as it will not give him licenses to import any radioactive 
material. XXXXXXXXXXXX has consequently taken to bringing in 
undeclared material in his pocket. He stated he flew in with 
a "source" from California in this manner even though the 
University warned him he could end up in jail. He ignored 
the warning saying the Venezuelan government does not seem to 
be particularly interested in the fact that all of the 
radioactive material in the USB lab is currently illegal 
under Venezuelan law. XXXXXXXXXXXX added that anything students 
or professors do with the radioactive material is also 
illegal. After 20 years of his best efforts, XXXXXXXXXXXX has yet 
to get GBRV approval for radioactive material handling 
regulations he wrote himself based on manuals he obtained 
from the Imperial College of London and a US university. In 
another "illegal" practice, XXXXXXXXXXXX said that his scientists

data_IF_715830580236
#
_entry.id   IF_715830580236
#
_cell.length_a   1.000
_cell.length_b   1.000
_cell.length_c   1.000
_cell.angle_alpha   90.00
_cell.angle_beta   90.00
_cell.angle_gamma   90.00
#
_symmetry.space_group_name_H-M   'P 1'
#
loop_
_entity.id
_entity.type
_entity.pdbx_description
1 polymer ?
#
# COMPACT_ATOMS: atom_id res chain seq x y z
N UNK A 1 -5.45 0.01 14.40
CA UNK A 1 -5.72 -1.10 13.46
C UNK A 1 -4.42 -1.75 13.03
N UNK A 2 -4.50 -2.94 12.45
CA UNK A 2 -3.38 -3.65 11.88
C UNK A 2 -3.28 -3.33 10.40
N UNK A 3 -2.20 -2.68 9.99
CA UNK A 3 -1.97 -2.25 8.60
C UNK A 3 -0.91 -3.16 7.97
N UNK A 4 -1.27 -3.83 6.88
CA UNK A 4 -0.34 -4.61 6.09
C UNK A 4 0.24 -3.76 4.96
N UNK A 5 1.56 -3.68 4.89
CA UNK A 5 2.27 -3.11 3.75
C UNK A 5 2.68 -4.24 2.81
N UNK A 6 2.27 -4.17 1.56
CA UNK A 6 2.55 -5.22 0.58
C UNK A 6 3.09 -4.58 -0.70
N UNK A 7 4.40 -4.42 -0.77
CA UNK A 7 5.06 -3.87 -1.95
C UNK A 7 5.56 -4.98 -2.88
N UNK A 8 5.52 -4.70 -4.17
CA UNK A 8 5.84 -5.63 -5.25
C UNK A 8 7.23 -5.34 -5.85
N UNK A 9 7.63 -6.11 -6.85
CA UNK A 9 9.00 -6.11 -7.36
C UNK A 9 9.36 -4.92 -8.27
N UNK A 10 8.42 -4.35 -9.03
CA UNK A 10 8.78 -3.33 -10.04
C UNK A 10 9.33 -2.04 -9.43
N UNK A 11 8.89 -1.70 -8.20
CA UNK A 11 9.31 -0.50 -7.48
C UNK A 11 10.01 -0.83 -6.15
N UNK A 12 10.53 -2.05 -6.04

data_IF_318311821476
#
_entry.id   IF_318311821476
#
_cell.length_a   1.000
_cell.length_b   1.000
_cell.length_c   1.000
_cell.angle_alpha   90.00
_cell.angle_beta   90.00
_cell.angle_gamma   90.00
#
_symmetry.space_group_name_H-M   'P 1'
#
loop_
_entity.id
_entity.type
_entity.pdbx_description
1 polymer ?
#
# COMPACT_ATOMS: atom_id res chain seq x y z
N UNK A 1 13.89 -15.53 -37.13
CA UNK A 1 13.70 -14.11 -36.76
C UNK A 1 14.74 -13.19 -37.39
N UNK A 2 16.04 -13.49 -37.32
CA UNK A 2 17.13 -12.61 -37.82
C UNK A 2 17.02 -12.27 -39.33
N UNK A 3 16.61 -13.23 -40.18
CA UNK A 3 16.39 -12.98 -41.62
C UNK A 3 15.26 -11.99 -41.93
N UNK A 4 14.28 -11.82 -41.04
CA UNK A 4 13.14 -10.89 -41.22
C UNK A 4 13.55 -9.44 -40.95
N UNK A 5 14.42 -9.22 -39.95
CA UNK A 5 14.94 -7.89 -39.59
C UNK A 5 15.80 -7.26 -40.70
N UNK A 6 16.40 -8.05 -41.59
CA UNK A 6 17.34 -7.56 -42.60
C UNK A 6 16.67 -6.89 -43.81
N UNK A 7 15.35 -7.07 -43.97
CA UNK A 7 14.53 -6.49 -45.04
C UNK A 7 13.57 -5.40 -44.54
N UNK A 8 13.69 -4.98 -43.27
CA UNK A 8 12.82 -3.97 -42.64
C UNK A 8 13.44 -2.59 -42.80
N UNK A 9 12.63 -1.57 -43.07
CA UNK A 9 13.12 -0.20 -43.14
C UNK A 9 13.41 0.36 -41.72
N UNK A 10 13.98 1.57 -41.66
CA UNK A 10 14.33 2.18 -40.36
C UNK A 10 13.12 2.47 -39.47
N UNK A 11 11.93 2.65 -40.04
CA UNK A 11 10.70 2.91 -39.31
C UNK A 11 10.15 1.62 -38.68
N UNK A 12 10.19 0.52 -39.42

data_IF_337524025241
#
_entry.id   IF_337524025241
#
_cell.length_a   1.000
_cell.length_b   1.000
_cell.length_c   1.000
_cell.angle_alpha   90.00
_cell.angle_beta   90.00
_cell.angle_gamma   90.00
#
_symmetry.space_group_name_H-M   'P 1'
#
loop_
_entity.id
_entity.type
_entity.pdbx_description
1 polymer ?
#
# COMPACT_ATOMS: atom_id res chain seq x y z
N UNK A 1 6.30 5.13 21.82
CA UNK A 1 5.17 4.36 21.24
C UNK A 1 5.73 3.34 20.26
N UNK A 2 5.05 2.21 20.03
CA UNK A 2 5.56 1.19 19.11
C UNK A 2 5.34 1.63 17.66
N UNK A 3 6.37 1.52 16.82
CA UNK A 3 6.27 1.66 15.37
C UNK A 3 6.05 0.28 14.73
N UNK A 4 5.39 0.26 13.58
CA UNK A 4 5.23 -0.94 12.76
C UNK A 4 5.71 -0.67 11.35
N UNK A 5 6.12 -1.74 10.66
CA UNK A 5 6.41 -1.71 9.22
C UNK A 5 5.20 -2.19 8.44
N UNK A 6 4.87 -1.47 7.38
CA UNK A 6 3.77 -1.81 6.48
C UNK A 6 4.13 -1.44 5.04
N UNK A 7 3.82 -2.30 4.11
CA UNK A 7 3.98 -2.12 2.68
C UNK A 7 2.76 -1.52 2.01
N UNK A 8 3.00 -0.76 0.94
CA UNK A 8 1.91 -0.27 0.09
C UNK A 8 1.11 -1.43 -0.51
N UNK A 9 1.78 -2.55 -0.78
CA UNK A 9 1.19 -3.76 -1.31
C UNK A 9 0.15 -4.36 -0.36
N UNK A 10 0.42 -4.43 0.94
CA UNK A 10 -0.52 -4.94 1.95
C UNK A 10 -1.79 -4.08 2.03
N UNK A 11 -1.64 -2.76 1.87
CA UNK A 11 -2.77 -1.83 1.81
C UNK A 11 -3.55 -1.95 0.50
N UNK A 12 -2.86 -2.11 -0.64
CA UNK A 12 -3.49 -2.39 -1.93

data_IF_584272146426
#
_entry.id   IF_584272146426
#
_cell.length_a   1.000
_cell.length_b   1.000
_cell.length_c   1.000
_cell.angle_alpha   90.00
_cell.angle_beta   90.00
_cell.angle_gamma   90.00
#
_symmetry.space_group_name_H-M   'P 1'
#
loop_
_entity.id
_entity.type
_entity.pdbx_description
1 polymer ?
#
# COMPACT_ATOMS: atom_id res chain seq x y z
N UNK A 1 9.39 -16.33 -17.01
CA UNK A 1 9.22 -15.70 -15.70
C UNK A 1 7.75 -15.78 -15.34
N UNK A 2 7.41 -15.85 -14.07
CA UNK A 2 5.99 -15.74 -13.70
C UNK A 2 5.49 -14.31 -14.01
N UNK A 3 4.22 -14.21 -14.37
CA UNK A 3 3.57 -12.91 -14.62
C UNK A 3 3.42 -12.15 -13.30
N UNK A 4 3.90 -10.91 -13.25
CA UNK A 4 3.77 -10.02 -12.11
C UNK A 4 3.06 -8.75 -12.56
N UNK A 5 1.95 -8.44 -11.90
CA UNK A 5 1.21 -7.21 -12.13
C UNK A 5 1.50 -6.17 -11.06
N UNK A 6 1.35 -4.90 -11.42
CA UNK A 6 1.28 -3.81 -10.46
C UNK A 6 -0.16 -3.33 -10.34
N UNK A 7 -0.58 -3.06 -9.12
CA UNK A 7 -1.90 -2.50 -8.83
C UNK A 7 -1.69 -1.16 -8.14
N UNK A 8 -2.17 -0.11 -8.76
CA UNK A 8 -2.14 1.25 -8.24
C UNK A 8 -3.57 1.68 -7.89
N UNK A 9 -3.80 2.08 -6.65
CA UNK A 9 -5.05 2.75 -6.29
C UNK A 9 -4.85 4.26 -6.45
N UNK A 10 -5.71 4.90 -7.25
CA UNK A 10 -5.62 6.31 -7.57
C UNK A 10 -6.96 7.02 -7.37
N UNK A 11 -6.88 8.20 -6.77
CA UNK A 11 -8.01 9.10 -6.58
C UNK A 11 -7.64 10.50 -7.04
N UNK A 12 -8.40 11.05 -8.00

regularly go scavenging for radium from old Venezuelan 
hospitals that they store on the USB campus. 

CARACAS 00000026 003 OF 003 



------- 
COMMENT 
------- 

10. (C) In spite of Chavez' grand public statements, the 
academic community believes the GBRV continues to demonstrate 
that it is uninterested in, or unable to develop a domestic 
nuclear energy program. It has instead hamstrung the efforts 
of the handful of its scientists with an interest in the 
area. Scientists seem inclined to agree with a member of 
Argentina's National Atomic Energy Commission who in 2005 was 
quoted as saying "on a scale of zero to five, nuclear power 
development within Venezuela does not reach one. It is not 
only behind Brazil and Argentina, it is also behind Chile, 
Mexico and Peru." Nevertheless, the USB scientists seemed 
confident that if Venezuela one day finds a country willing 
to sell its technology on credit, however unlikely given 
Venezuela's looming financial trouble, the GBRV would be more 
than willing to buy. Regardless of whether or not nuclear 
power plants make sense in a petroleum rich country, high 
profile projects that give the rest of the world cause for 
concern hold a certain appeal for Chavez. 

GENNATIEMPO